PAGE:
Employees pitch in to return a rogue motorized trail back to nature

Story by Sean Golightly



An archaeologist, an office manager, and a firefighter all walk into the woods.  No, it’s not a joke. It’s an annual Coconino National Forest Flagstaff Ranger District work day, where employees from all walks of the Forest Service are invited to get their hands dirty.  No joke, but there is a punchline: stuff gets done.


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On August 16th, 2017, employees permanent and seasonal, from offices of the Flagstaff Ranger District and Supervisor, congregated on National Forest near the Mountainaire community south of Flagstaff. Led by Brian Poturalski, head of the Flagstaff Ranger District Recreation department, able hands divided into teams charged with the naturalization of a rogue motor trail as well as the construction of new infrastructure.

The process of naturalization involves laying pine needles, downed wood, and other material over scars in the landscape.  More than just a cover-up, layering organic material in this manner invites new plant growth and helps restore damaged area to a natural state.  On this particular site, illegal off-roading gouged the forest floor into dire need of restoration.  But not for long!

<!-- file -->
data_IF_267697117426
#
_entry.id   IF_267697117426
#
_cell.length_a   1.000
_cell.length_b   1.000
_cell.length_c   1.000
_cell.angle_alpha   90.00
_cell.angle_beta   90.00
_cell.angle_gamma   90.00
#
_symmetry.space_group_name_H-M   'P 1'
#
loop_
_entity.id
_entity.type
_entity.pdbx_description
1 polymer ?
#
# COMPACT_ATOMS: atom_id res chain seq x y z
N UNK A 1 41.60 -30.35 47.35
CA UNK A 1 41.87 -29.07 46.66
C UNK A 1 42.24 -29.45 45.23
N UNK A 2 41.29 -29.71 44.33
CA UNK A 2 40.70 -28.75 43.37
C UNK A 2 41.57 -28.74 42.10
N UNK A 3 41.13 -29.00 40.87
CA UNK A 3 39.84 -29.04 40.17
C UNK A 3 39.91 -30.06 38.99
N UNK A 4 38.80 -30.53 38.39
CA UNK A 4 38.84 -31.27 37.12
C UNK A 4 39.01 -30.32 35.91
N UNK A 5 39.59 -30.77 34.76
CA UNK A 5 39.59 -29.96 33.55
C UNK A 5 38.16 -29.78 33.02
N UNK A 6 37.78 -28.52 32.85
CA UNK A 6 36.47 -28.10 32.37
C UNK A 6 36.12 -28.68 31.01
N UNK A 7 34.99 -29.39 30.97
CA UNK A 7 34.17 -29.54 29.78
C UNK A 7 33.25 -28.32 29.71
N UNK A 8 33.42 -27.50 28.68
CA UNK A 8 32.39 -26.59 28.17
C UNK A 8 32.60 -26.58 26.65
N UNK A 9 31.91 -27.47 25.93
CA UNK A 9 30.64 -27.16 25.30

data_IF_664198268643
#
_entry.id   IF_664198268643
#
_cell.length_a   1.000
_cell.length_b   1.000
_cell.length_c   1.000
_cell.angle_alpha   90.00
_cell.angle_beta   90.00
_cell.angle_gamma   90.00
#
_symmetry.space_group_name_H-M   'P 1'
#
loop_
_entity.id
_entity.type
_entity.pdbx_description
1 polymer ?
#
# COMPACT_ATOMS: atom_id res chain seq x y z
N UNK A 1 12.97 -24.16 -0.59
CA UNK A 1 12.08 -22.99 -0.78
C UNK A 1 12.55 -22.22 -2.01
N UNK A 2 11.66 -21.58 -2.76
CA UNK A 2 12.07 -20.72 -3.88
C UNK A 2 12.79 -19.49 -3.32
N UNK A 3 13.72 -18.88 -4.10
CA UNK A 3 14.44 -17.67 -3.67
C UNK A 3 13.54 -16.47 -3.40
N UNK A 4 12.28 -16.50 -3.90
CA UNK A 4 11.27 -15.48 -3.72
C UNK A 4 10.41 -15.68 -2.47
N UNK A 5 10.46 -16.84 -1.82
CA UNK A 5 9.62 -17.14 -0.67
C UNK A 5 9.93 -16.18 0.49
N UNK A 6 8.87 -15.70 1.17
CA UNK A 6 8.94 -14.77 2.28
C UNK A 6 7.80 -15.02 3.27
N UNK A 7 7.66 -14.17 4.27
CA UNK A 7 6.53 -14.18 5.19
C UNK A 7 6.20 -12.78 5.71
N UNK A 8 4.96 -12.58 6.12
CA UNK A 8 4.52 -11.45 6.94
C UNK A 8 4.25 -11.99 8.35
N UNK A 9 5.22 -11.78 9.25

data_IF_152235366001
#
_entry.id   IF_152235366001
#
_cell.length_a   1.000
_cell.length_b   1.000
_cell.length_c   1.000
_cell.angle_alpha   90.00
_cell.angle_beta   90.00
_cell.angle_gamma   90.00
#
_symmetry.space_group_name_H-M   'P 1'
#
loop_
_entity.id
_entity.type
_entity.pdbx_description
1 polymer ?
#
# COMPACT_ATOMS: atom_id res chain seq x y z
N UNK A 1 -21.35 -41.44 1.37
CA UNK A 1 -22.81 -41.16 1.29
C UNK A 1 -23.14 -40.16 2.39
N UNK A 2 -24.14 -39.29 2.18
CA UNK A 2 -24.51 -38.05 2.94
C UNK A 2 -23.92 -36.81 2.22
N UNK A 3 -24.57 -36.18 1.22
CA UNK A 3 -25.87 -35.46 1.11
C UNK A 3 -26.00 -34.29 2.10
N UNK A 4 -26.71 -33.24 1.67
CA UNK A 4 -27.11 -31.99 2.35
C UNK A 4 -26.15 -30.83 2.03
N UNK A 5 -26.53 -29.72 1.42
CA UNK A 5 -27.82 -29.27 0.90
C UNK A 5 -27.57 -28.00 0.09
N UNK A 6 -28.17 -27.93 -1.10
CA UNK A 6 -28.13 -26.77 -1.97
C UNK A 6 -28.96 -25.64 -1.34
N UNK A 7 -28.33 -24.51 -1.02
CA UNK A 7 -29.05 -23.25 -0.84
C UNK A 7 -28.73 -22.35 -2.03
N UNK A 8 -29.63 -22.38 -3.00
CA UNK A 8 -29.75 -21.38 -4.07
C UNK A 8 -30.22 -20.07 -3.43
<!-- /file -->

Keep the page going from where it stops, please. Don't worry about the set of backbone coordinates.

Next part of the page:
While some employees got sap-sticky unloading truckloads of pinewood for naturalization, others donned power-drills, chainsaws, and post drivers. In order to prevent further destruction, crews installed logworm fencing around the closed area, signs to explain the closure, and a new gate along the official entrance road.

"All of this," explains Poturalski, "is to improve the area so we that are reducing impacts on the resource, but also still providing opportunities for the public to enjoy their National Forest." In a word, this testimony sums up the entire mission of the Forest Service.

Yet, the complexity of achieving this mission effectively and efficiently for the 1.9 million acres of Coconino National Forest must draw upon the skill of many disciplines. It is a rare occasion that employees of such various specialties, from hydrology to recreation, geology to wildlife, can unite under the same sun, breathe the mountain air, and see the fruits of their teamwork come to life directly and immediately.


We are out today in Mountainaire naturalizing an old road & building fences. Brian tells us about the project and this annual District event. #Flagstaff #EmployeeWorkDay

Posted by U.S. Forest Service - Coconino National Forest on Wednesday, August 16, 2017


"It's really exciting to end the summer season that way," Poturalski beams like a proud father. "With the common goal of caring for the land and serving the people."

An archaeologist, an office manager, and a firefighter all walk into the woods.  Four hard-labor hours later, they walk out carrying sweat and satisfaction, leaving behind improvements that will last for years to come.  Another Coconino National Forest work-day done well!